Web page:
Keep Calm and Have Faith! by Eve Levy


Hi there Chevra,

I am writing to you while on a visit to my hometown of Toronto. My husband is currently in Israel on the JWRP men’s trip, and I am enjoying watching his excitement via Facebook while I spend some quality time here, with my family.

Toronto has such a large, vibrant Jewish community, and I have had the pleasure of meeting many other JWRP women in this city. I must tell you about the incredible, uncanny feeling of sisterhood when meeting these women. It’s as if we have known each other for years. We have so much to chat about. It’s like we, JWRP sisters, have a secret handshake that surpasses time and place. We just get each other and share something so profound. It is pretty amazing! 

Have you ever had the experience where you should have trusted someone, but didn’t? Sometimes, that lack of trust can be detrimental to a relationship. An example:

Wife: “Honey, did you lock the house?”

Husband: “Yes, I did.”

Wife double checks the front door to make sure he did.

I know this is a very simplistic example and not a big deal. Hopefully, most couples would not get their feathers ruffled and just move on, but it is possible this scenario might be planting the seeds of hard feelings. 

In this week’s Torah portion, Parshat Shlach, the Jewish people are told by G-d about the land of Israel. How excited they should have been! Israel, the promised land, the land of their forefathers, a land known to be flowing with milk and honey. Finally, a land of their own, after being strangers in a foreign land and wandering in the desert for two long years. 

To add some context, the Jewish people had been living through a time of open miracles: the clouds of Glory hovered above them and guided them by day, a pillar of fire led them at night, manna for food, clothing that didn't wear out, and more. You would think they had full trust in G-d,  as He led them out of Egypt and through the wilderness. You would think G-d already had a good track record in their eyes, no? 

Well, unfortunately not. The Jewish people preferred to rely on reports of the meraglim (spies) rather than believing and trusting in G-d’s word. 

The parsha begins, “Shlach lecha anashim latur et eretz Canaan…" (Bamidbar 13:2), which means “Send for yourself people to spy out the land….” You can tell by the words that G-d and Moses were slightly disappointed with this request, as if to say, “Go check it out for yourself. I already know it’s a great place. But, you don’t have to take my word for it.” 

The Midrash states that it is obvious they needed no spies to enter the Land. It was the doubt that lurked in their minds that made them go down this path. It didn't end well. G-d condemned their lack of emunah (faith), proclaiming that those who initially refused would not enter the Land of Israel later. It takes merit to enter Israel, and those who lacked faith did not have the privilege.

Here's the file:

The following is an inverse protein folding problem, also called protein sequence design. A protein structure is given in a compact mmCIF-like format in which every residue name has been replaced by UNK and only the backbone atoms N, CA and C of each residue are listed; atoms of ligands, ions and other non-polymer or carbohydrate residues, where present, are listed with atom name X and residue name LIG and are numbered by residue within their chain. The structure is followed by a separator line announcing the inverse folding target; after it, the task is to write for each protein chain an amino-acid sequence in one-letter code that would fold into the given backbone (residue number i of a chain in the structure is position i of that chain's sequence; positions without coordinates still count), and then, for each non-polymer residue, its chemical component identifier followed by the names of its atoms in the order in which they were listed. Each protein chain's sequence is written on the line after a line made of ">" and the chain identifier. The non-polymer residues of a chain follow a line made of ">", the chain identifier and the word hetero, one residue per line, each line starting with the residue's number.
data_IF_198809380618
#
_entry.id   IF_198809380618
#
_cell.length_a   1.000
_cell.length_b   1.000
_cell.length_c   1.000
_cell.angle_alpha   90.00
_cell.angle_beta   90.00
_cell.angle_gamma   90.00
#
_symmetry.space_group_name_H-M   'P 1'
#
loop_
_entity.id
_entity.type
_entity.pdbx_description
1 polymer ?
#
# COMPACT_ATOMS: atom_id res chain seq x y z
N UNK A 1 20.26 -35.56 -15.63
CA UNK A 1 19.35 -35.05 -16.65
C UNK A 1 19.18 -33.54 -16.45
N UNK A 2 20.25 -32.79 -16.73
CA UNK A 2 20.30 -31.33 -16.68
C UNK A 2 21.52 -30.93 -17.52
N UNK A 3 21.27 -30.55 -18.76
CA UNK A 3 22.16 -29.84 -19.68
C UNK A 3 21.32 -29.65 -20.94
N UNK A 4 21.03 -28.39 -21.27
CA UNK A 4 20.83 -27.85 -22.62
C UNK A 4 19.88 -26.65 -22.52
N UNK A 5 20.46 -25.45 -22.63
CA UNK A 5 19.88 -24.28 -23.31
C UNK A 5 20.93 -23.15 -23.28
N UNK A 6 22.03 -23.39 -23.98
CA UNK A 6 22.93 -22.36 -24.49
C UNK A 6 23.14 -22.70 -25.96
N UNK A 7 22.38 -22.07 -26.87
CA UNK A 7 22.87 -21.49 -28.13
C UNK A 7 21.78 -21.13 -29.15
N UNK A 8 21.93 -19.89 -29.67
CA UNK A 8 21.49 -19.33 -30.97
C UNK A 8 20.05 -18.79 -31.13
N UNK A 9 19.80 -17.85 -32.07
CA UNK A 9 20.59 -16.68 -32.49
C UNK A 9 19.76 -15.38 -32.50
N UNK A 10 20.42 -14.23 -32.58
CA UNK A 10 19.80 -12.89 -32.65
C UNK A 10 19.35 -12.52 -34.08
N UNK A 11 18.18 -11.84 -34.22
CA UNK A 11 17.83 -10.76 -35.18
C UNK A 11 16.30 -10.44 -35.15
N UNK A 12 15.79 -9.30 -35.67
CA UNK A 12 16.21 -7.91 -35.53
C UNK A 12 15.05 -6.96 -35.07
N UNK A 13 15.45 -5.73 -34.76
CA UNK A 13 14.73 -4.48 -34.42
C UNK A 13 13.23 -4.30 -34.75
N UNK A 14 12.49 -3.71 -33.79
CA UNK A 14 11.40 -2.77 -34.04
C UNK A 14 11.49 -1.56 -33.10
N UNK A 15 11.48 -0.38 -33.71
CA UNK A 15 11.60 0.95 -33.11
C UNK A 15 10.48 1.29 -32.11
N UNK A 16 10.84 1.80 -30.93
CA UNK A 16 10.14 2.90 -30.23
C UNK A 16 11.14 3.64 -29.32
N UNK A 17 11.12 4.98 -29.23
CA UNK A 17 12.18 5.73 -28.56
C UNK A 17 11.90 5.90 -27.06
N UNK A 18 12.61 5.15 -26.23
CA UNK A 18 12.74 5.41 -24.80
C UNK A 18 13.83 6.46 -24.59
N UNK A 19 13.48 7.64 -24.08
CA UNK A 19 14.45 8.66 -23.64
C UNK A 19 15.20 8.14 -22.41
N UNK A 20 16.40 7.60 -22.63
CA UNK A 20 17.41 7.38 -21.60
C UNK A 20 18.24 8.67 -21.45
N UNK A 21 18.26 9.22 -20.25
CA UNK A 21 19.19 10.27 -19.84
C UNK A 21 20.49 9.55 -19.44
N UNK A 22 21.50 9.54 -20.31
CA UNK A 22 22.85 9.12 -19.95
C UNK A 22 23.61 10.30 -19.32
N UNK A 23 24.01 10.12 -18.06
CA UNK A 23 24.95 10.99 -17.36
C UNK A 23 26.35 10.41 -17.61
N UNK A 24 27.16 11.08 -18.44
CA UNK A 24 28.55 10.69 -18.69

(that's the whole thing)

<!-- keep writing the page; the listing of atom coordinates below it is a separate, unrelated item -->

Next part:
Why do we do this to ourselves? Why can’t we just stay calm during difficult situations and have faith? Two years ago, I found myself in a tough situation, and my family and I needed to relocate to a new city. I was a complete stress ball (to put it mildly). Day and night, I stressed. I drove my husband crazy and I’m sure my nerves did not help my children either. “What if we don’t fit into the new community? What if we can’t find a decent house within our budget? What if my kids don’t succeed in the school? Etc.” 

The "what if’s" were endless. I wish I could have calmed down and realized that G-d was leading me, holding my hand, making sure everything worked out for the best, as it always does. I wished I could have remembered how G-d has always helped us in the past. He would surely not let us down now. 

The prophet Isaiah put it so eloquently: “Keep calm and be tranquil; fear not nor let your heart be faint” (7:4). 

The famous image described in the Torah is of the meraglim carrying a huge cluster of grapes from their shoulders down to their knees. It took two strong men to carry one cluster of grapes. This image became the logo for the Israeli Ministry of Tourism. The spies reported that the produce in the Land of Israel was larger than average, fit for powerful people, possibly giants. The spies diminished themselves, saying “We must have looked like grasshoppers to them.” 

Here we go…this sounds familiar: over-thinking, worrying, over-analyzing a situation. A person can easily spin good into bad. A little embellishment of the truth and the information is distorted. We see the distortions in the press all the time. It is very dangerous. Have faith! 

Out of the 12 spies, two remained righteous and stayed strong in their faith. One of them is Calev, derived from lev (heart), signifying that he related to the people what was in his heart. He stayed away from the negativity of the other spies and only had words of praise for the Land of Israel.

The other was Yehoshua (Joshua). Moses changed his name from Hoshaia to Yehoshua to imply “May G-d save you from the council of the spies." 

These individuals stayed strong when the waters of doubt and fear were cascading all around them.

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